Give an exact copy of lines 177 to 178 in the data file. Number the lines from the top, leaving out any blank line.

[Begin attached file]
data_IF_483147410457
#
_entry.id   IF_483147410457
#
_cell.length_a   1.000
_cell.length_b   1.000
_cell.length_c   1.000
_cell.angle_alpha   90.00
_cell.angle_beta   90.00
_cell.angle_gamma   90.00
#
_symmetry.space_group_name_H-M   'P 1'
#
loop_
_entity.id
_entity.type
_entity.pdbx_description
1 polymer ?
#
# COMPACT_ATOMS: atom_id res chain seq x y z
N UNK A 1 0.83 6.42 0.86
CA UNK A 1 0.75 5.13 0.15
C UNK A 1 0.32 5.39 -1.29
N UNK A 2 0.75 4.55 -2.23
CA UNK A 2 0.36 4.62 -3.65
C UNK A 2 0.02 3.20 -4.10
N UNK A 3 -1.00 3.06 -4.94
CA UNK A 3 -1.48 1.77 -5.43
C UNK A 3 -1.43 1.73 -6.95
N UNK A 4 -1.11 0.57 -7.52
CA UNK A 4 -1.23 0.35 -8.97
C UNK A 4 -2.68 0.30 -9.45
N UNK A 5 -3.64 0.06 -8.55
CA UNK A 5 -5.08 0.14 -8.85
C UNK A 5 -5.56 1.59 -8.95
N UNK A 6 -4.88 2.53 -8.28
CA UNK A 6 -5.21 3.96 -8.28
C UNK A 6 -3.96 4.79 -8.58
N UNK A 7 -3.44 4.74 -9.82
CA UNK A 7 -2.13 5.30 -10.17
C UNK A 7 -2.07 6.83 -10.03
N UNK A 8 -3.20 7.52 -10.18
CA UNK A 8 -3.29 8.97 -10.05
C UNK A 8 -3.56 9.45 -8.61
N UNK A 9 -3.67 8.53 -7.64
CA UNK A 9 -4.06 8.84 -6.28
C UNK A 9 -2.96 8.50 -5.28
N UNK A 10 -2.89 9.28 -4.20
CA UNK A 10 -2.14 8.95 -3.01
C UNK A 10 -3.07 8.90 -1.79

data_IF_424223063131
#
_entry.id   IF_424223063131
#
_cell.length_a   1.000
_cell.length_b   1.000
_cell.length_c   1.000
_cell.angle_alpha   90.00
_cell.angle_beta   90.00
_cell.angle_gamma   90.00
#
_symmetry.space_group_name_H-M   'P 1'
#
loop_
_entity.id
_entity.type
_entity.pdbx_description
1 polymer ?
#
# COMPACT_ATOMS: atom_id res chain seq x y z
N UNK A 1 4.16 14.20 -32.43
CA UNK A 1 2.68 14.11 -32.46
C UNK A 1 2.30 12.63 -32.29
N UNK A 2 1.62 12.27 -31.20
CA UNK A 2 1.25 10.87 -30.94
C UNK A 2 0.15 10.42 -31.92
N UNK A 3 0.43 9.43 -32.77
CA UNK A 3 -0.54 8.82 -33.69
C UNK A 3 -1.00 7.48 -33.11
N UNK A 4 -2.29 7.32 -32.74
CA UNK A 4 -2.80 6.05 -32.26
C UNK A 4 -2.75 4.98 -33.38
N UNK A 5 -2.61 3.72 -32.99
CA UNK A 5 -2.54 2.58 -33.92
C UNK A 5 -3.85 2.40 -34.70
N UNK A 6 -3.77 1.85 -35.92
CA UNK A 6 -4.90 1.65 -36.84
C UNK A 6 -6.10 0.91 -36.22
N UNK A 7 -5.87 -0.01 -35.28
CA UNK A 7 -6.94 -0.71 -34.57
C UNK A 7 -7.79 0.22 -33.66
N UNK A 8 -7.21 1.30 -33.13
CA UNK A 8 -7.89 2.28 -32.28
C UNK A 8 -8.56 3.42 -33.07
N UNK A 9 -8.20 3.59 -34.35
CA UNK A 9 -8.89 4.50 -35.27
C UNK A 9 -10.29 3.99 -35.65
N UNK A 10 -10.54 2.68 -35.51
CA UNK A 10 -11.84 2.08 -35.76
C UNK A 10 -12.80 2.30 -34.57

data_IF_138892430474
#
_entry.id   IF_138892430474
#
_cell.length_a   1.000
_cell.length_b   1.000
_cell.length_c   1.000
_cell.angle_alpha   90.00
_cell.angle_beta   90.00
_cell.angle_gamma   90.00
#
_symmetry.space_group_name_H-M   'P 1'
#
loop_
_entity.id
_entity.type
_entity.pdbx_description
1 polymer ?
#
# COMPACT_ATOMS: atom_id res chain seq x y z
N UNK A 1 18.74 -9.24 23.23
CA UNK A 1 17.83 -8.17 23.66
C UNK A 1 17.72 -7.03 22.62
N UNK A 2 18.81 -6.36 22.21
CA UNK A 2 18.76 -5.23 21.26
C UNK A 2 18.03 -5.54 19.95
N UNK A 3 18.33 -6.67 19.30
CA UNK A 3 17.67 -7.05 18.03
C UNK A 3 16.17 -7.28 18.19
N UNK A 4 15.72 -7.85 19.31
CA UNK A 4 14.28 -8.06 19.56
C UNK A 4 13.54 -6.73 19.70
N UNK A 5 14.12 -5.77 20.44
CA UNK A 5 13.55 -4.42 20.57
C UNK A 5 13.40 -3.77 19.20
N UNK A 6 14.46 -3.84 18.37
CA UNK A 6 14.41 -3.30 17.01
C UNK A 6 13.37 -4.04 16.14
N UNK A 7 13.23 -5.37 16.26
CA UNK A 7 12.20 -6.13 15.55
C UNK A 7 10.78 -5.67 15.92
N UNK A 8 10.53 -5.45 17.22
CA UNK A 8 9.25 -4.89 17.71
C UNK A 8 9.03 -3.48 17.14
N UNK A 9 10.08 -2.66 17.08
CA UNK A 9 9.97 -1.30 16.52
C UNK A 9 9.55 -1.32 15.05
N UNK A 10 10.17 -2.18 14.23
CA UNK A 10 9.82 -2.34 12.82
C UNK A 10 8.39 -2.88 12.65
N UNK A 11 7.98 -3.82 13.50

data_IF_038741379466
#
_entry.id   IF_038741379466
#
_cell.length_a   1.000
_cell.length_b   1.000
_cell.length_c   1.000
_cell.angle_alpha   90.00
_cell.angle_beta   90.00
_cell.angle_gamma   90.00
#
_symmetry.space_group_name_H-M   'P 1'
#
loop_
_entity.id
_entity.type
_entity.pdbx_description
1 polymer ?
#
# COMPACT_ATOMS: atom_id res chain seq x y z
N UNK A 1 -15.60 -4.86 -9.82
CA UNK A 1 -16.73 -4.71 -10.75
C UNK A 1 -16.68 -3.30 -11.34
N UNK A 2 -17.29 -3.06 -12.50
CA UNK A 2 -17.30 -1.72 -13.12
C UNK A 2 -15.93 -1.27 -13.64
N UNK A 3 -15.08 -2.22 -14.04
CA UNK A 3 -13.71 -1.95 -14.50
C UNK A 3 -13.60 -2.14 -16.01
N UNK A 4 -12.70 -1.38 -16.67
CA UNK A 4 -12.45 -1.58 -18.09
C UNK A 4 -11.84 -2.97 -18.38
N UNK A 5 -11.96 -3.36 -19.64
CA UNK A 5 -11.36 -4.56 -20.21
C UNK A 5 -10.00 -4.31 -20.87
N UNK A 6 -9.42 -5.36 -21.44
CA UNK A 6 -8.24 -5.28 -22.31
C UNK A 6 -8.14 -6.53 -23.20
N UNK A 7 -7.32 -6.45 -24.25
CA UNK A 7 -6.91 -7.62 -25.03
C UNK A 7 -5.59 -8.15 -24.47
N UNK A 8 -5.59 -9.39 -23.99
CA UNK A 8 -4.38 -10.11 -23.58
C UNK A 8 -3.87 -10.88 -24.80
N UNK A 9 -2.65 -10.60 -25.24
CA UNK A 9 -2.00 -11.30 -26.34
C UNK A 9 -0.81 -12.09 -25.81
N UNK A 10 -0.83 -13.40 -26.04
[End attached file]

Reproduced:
C UNK A 2 -15.93 -1.27 -13.64
N UNK A 3 -15.08 -2.22 -14.04